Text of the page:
It is a State-sponsored Russian operation conducted with plausible deniability, without commitment to the continent or its people and absent regard for the interests of Africans.

The population of the Sahel region is predicted to double from 80 million to 160 million 2040, fueling an already out-of-control wave of migration to Western Europe, energizing the rise of anti-immigrant, far-right parties ready to limit democratic freedoms to secure borders — another strategic win for the Kremlin.

No one can deny the home-grown factors that are driving instability and giving safe haven to terrorists, including weak and ineffective governance, Islamic insurgents who have migrated inwards after the collapse of Libya, economic deprivation worsened by the pandemic, and young and ambitious military leaders who find solidarity with each other and see few material deterrents from the regional and international actors.

But if we do not factor Russia into the equation, any interventions to shore up democratic governance, build civil society, alleviate the persistent poverty, and address the terrorist threat, will be undercut if not rendered futile.

Actions that should be considered include:

  1. Hold the Russian state accountable for the destabilization by its proxies in Africa. Ready the same sanctions list that is being positioned as a deterrent against the Russian invasion of the Ukraine. Hollow words from the U.S. government and our European allies requesting the Russia Federation “to revert to responsible and constructive behavior in the region,” are ineffective, and only serve to embolden the Kremlin.
  2. Use U.S. government information assets to educate African citizens on what you get when the Russians are your allies — where is the development, the support for democratic institutions, their vaccine diplomacy? What does it mean when an international stabilization force has no democratic accountability?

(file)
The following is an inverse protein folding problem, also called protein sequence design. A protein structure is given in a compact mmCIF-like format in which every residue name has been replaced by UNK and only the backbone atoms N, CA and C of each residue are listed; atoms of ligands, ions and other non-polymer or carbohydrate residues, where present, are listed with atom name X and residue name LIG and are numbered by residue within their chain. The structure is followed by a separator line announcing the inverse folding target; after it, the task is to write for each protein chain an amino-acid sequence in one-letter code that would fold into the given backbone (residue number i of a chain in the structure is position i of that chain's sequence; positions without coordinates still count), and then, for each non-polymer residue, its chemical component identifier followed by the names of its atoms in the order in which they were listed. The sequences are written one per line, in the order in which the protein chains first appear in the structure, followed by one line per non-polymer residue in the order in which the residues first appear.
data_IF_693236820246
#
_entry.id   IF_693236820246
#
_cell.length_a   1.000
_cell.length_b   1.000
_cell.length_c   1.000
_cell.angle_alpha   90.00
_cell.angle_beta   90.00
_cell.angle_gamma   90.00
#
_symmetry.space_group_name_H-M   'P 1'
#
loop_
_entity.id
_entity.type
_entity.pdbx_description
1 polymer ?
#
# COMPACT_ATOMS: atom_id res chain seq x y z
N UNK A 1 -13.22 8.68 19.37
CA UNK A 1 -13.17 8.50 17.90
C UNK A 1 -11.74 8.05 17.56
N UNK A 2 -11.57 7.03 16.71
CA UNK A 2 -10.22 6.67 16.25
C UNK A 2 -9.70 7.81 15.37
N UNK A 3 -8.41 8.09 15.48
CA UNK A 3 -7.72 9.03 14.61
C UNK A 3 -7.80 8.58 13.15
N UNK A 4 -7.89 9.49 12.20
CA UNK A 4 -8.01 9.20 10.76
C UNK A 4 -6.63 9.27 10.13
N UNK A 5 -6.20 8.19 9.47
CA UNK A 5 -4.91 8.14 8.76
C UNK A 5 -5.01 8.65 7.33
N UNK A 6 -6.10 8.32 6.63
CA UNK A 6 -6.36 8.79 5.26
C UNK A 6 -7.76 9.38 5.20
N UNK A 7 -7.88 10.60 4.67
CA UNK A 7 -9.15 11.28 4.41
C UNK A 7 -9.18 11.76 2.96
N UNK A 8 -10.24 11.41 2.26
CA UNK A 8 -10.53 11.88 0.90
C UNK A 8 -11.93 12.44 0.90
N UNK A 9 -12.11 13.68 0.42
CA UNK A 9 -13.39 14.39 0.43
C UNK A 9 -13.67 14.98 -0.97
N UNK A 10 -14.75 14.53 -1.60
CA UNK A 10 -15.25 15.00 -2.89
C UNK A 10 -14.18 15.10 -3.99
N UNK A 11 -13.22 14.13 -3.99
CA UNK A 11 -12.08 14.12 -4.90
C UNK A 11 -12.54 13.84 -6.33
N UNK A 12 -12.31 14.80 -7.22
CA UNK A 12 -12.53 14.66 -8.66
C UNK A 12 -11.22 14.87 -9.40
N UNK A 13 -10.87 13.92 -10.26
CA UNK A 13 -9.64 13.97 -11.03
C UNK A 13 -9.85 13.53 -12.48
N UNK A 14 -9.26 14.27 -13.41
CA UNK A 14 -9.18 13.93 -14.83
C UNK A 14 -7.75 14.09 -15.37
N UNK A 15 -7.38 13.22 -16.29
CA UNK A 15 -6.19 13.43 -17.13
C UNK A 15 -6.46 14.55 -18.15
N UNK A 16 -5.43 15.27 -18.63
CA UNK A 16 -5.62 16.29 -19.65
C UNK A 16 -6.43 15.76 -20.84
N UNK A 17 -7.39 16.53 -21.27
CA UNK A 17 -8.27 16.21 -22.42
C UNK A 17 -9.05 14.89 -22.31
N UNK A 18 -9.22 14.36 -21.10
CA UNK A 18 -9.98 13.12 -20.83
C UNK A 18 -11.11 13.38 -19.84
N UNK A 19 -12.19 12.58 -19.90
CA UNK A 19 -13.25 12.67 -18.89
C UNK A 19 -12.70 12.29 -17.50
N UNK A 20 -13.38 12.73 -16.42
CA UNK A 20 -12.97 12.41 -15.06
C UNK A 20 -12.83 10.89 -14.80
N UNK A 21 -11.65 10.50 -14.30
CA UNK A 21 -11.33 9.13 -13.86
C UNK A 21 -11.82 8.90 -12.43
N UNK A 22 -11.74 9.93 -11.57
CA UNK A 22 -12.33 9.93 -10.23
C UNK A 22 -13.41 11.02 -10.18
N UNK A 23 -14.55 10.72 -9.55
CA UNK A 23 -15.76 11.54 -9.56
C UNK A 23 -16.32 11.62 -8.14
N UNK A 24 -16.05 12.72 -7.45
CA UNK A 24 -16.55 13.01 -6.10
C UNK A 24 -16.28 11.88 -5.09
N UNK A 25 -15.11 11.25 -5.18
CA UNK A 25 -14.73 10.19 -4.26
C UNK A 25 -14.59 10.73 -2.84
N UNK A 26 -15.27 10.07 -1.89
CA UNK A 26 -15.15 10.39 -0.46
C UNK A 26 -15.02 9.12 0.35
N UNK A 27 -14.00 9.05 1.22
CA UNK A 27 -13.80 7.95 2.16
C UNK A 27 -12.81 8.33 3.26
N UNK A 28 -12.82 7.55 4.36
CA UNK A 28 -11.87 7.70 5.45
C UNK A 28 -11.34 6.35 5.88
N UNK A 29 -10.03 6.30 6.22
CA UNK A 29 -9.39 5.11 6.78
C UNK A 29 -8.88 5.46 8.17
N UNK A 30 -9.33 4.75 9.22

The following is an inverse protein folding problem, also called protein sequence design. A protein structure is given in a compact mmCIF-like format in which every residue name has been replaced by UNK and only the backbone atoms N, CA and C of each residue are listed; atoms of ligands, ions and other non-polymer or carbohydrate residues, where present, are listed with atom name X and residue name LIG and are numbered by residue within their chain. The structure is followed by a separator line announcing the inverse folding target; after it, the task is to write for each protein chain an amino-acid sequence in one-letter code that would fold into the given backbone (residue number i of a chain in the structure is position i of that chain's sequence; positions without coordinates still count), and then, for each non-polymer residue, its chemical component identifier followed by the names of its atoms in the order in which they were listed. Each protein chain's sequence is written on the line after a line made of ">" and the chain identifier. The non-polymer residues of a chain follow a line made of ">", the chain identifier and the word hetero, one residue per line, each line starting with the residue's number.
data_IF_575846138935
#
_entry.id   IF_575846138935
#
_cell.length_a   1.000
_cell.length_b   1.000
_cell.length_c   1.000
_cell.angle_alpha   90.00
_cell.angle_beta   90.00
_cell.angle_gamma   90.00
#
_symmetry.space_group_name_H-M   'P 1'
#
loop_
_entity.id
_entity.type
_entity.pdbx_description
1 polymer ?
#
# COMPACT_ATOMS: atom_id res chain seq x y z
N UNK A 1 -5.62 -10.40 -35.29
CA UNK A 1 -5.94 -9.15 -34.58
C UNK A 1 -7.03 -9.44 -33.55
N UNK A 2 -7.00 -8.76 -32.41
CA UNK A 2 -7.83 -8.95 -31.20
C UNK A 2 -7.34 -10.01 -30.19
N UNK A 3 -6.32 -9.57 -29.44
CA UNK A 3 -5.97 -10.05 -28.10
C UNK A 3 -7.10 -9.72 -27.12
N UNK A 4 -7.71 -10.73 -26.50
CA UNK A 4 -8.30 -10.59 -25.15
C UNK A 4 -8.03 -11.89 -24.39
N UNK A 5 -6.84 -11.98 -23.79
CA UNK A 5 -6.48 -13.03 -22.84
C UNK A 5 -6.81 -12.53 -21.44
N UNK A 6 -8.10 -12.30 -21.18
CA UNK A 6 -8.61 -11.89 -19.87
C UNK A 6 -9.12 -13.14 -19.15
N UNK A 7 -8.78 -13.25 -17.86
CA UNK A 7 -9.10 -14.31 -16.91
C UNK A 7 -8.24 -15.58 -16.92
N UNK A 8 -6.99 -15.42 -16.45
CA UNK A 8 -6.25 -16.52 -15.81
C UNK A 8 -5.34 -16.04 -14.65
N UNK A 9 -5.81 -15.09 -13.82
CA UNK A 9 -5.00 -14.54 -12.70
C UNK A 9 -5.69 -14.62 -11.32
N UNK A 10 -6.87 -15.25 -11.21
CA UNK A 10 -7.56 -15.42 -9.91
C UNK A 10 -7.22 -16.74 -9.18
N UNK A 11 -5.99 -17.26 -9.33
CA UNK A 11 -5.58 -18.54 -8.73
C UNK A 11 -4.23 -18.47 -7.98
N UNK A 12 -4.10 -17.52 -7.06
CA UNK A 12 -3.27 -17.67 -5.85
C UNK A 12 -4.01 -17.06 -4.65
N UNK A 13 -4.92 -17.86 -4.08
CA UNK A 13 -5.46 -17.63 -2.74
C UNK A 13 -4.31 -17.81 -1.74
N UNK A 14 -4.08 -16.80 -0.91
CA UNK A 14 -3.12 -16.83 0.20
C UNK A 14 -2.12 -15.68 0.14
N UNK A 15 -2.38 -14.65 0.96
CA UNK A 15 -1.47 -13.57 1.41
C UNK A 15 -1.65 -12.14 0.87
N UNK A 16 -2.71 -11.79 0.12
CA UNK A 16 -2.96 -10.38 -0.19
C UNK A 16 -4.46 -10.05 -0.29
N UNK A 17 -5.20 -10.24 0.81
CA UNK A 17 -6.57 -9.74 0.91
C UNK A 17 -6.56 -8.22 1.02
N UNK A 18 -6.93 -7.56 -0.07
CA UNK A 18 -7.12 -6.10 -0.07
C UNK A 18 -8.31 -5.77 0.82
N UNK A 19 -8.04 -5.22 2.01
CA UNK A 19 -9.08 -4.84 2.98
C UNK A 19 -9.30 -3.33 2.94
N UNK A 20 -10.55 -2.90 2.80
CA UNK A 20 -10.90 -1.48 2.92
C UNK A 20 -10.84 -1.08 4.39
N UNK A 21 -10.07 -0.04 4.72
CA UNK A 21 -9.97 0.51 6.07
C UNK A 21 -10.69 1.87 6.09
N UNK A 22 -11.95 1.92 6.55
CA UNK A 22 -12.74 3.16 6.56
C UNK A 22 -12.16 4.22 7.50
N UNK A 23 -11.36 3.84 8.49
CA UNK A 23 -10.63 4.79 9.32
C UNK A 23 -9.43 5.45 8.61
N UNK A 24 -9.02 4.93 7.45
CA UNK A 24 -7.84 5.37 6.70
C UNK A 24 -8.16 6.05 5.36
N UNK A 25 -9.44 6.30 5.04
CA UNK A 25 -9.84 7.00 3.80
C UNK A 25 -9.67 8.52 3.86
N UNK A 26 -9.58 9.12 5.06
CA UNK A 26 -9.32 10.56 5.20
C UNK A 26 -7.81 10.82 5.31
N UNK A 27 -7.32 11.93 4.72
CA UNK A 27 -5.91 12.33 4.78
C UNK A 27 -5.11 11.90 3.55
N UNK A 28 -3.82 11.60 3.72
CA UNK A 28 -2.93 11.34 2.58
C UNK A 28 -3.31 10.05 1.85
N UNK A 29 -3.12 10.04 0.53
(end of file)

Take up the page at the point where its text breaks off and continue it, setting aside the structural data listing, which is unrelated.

3. Work with Africa’s institutions including the Economic Union of West Africa States and the African Union to help set and enforce a consistent, rules-based, approach to military and constitutional coups. There cannot be an exception for every coup, which renders the institutions’ guiding principles moot.
  4. Consider capacitating the AU and ECOWAS with a well-trained standby force that can provide short-term stability and deterrence operations. We have seen the effect of a disciplined neutral force with Rwanda’s recent intervention in Mozambique against the Jihadists.

Does anyone really believe that the waving of Russian flags after the coup in Burkina Faso was a spontaneous outpouring of the people? Is it just a coincidence that the military government of Mali demanded that French forces depart from their 9-year stabilization mission after negotiating a contract with the Wagner Group? There is nothing accidental here.

The U.S. government, and its western allies, need to respond with the same sense of collective strength and urgency to Russia’s destabilization in Africa as they are doing now to Russia’s attempt to re-define the post-Cold War rules of engagement.

NOTE: This post has been updated from the original to correct the circumstances of Linda Thomas-Greenfield meeting her husband in Liberia.

K. Riva Levinson is president and CEO of KRL International LLC, a D.C.-based consultancy that works in the world’s emerging markets, award-winning author of “Choosing the Hero: My Improbable Journey and the Rise of Africa’s First Woman President” (Kiwai Media, June 2016).She also serves on the international advisory board of Afrobarometer. You can follow her @rivalevinson

Tags Africa Barack Obama Burkina Faso disinformation campaigns Joe Biden Least developed countries Liberia Linda Thomas-Greenfield Mali Private military contractors Russia Russian aggression Russian interference Sahel Vladimir Putin Wagner Group